What The Tech: Best of CES 2023

LAS VEGAS – CES, formerly known as the Consumer Electronics Show, wrapped up its 2023 show in Las Vegas over the weekend. Tech companies from all over the world spent several days showcasing their most exciting products and some gadgets that won’t be introduced to the market for several years.

The larger exhibits by car makers, TV manufacturers, Google, and Amazon got a lot of attention in the media but if you want to find interesting innovations in technologies, it’s best to come to smaller booths.

It’s where “What the Tech?” spent the majority of the weekend. One example of exciting technology that solves real-world problems is CES Award Winner, Badger. This company makes closed-captioning badges similar to name tags. As the person wearing the badge talks into their phone, what they’re saying is displayed on the badge in the e-ink. “Now, you can see what I’m saying and this helps with the communication between patient to doctor and nurse,” explained Badger’s Robert Galligan. “It also will translate into 40 languages,” he said.

The Anssil mattress uses air and 14 million strings to make sleeping more comfortable. A connected app customizes what’s best for the sleeper. “It’s going to analyze and tell if you’re sleeping on your back, or your belly, or your left side or right-hand side, or feet crossed or not,” explained ANNSiL CEO Dae Sung Rhee. “And depending on that, it’s going to automatically adjust the firmness.” ANSSiL mattresses come in various sizes and styles. Rhee said they’ll hit the U.S. market later this year.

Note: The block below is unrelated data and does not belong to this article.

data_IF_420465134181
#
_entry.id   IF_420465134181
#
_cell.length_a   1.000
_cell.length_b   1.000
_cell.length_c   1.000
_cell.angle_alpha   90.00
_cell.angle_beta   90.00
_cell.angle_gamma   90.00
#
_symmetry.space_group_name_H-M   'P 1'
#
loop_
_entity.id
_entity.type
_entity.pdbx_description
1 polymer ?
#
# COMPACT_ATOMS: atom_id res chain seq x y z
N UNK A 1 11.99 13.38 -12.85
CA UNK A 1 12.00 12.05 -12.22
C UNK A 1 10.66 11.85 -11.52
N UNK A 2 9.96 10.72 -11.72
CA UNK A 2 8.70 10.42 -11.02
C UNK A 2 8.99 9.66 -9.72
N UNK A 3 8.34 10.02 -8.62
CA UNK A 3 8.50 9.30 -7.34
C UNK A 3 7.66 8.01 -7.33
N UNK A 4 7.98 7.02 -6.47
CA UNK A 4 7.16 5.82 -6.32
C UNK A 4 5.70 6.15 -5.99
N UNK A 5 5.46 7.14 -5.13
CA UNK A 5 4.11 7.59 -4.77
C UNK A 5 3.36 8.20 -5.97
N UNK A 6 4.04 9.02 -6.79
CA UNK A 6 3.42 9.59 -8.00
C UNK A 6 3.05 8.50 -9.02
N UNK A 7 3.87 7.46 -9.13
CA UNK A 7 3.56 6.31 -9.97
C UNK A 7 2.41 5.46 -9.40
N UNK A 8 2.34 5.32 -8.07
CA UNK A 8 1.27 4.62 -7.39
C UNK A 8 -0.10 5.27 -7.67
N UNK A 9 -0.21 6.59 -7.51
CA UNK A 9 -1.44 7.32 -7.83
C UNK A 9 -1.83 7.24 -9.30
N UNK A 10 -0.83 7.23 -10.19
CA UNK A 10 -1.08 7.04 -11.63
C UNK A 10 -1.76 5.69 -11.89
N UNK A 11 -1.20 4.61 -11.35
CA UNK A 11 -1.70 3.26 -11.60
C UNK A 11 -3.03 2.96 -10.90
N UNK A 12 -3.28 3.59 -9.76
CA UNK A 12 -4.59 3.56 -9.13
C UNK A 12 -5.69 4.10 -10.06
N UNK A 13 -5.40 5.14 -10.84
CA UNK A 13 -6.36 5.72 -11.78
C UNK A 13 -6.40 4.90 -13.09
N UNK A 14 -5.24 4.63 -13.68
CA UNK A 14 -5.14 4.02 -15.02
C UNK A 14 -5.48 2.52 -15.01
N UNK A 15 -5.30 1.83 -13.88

I played games with a haptic vest in virtual reality, to feel body blows and kickbacks from guns. Haptic suits, vests, and gloves were plentiful this year.

I tried on shoes that practically lace themselves. No bending over. The kizik casual shoes can be tied or laced up as tight as you want but do not require them to be untied to get the shoes on your feet. You just step in and step on your heel.

There were several companies claiming their flying car is coming soon. LG introduced a wireless television prototype. I personally loved the self-tinting Dusk Sport sunglasses that play music. I watched A live game show where the host is a hologram. There were at least a dozen robot lawnmowers on the floor. Ring introduced security cameras for the mailbox and a car.

I brushed my teeth with the Y-Brush. It’s a U-shaped toothbrush with 35,000 bristles. Rather than brushing with a traditional toothbrush for 2 minutes, you simply place the Y-Brush in your mouth and move your jaw in a biting and side-to-side motion. After 30 seconds (15 for the top and 15 for the bottom row) your teeth are brushed as well, or better. CEO Benjamin Cohen said, “Here you spend at least 5 seconds on every side, so in fact, less time, we spend more in terms of brushing.”

When the 115,000 attendees left Las Vegas Sunday, the exhibitors began packing their products to return home. They’ll go back to the drawing board to come up with products they’ll unveil at CES 2024.